Bread, education, freedom enlightened and entertained me. It left me a bit desperate for the Greeks and firmly decided to read the two other novels of the trilogy to learn more about the two other reasons why Greece has reached this terrible cul-de-sac. Markaris sees hope in the younger generation and believes that hard times feed creativity and will force Greek’s youth to start again on the right footing. Let’s hope so.
Little treatise of the privileges of a mature man and other nocturnal thoughts by Flemming Jensen (2011) Not available in English, I think. French title: Petit traité des privilèges de l’homme mûr et autres réflexions nocturnes. (Translated from the Danish by Andreas Saint Bonnet.)
|Aveu réalisteLe quotient intellectuel global sur terre est constant.
Il n’y a que la population qui augmente
|Realistic confessionThe global intellectual quotient on earth is steady.
Only the population increases.
The narrator of Jensen’s chronicles is a mature man. His bladder doesn’t last a full night now, so he has to get up at night and he takes advantage of these nocturnal moments to think and have a little snack. Because, as he says,
|Bon sang, si on n’avait pas le droit de se faire un casse-croûte nocturne, pourquoi y aurait-il de la lumière dans le frigo ?||Damn it, if you weren’t allowed to have a nightly snack, why would there be light in the fridge?|
Snacking at night is an art. He’s on a diet so he has to be silent not to wake up his wife and be wise in what food he eats so that she doesn’t realize there isn’t as much left as should be. He explains how he sneaks out of their bedroom, lurks into the kitchen, doesn’t use the light bulbs but candles to avoid detection. The whole ritual is hilarious.
Our narrator will discuss light philosophical matters, talk about his children and grand-children, the EU, the war in Irak, religion, TV shows and all kinds of topics that go through his mind. Jensen has a great sense of humour, I laughed out loud lots of times. He’s famous in Denmark for his one-man-shows and his sketches for the TV and the radio. The reader can feel it in the way it is written. It could be a one-man-show. (For French readers, it sounds like a show by Gad Elmaleh.)
It’s full of funny passages, aphorisms, rants and hilarious suggestions.
|Sur la foi.Les gens très religieux pèchent tout autant que nous autres. Leur religion leur interdit simplement de le savourer.||About faith.Very religious people sin as much as us. Their religion forbids them to take pleasure in it, that’s all.|
It’s not the book of the century but it’s entertaining and funny. Sometimes we just need a good laugh.
We will be reading our last book from this year’s Book Club. It’s Going to Meet the Man by James Baldwin. If you want to join us, I’ll post about it at the end of July and I’ll be happy to discuss it with you.
This week-end we’ve selected twelve novels for our 2015-2016 Book Club and a bonus book for July 2016. Our tour starts in August 2015 and ends in July 2016. We’ve tried to pick books from different genres, different times and different countries. This year, we have four French novels and mostly European writers. Now, what you want to see: THE LIST.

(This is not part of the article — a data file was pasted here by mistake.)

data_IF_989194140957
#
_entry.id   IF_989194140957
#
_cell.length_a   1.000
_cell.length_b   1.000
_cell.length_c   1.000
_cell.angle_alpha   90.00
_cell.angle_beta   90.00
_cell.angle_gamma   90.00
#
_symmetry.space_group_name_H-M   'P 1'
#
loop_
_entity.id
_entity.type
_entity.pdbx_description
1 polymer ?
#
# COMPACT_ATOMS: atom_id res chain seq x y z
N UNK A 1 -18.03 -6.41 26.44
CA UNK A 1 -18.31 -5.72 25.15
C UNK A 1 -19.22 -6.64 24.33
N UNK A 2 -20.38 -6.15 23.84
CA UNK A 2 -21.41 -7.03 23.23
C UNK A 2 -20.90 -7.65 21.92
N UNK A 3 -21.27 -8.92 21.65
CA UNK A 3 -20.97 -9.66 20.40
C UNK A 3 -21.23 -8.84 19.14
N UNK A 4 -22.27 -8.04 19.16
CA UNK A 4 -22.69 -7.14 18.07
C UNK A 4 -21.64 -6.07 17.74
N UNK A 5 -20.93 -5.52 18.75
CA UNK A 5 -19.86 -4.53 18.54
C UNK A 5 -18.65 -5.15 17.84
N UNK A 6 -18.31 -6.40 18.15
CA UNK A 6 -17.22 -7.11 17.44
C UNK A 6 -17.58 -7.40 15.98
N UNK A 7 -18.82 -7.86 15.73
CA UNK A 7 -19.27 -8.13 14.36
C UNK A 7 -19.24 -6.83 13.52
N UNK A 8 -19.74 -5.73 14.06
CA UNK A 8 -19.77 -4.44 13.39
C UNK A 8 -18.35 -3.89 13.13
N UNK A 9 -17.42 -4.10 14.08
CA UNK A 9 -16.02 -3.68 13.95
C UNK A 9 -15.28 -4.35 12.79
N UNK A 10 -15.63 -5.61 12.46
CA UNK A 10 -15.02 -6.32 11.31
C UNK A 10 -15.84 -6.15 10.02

The Last Frontier by Howard Fast is published by Gallmeister, gem-finder extraordinaire. Fast relates the story of the Cheyenne Indians in the 1870s, and their bitter struggle to flee from the Indian Territory in Oklahoma back to their home in Wyoming and Montana. I expect unpleasant scenes but it seems a good and enlightening read.
After this journey to the West, we’ll be back in France to read Heureux les heureux by Yasmina Reza. I loved her play Comment vous racontez la partie and Guy enjoyed Happy Are the Happy which is a good omen for me.
Lebanese writer’s Toufic Youssef Aouad is spelled Tawfiq Yusuf Awwad and I loved his excellent Deat in Beirut. Le pain (Bread) is set in 1916 and is considered as the first “real” Lebanese novel. It has just been translated into French by Fifi Abou dib, Awwad’s grand-daughter.
I don’t need to present Crimes by Ferdinand von Schirach, it’s been reviewed a few times already. I discovered him through German Lit Month and I will be reading it for this year’s German Lit Month if it is organized.
Moriarty will be another genre and I expect an easy and entertaining read. Let’s hope it will meet my expectations.
I’m happy to have Agostino by Moravia on our list. I loved Contempt. Guy’s and Jacqui’s reviews confirmed I’ll probably like Agostino. I’m also curious to see how it compares to Joyce Maynard’s Labor Day.
I’m excited to have Journey by Moonlight by Antal Szerb. Hungarian literature never let me down and I enjoyed The Pendragon Legend.
Our next book will be another journey, quite different from Szerb’s, though. N’aie pas peur si je t’enlace by Fulvio Ervas isn’t available in English, sorry. It relates the trip a father takes with his autistic son for his 18th birthday. They will travel through the USA and South-America on a Harley Davidson. It’s based on a true story.
After our little adventure in America, we’ll be back in Hungary for Colours and Years by Margit Kaffka. This novel was published in 1912 and it reveals the life of women at the time in Hungary and it has a feminist ring which appeals to me.
Un beau ténébreux by Julien Gracq will be made into a play in a few months. It drew our attention to the novel. I’ve never read Gracq, I don’t know what to expect but I’m happy to try a new writer.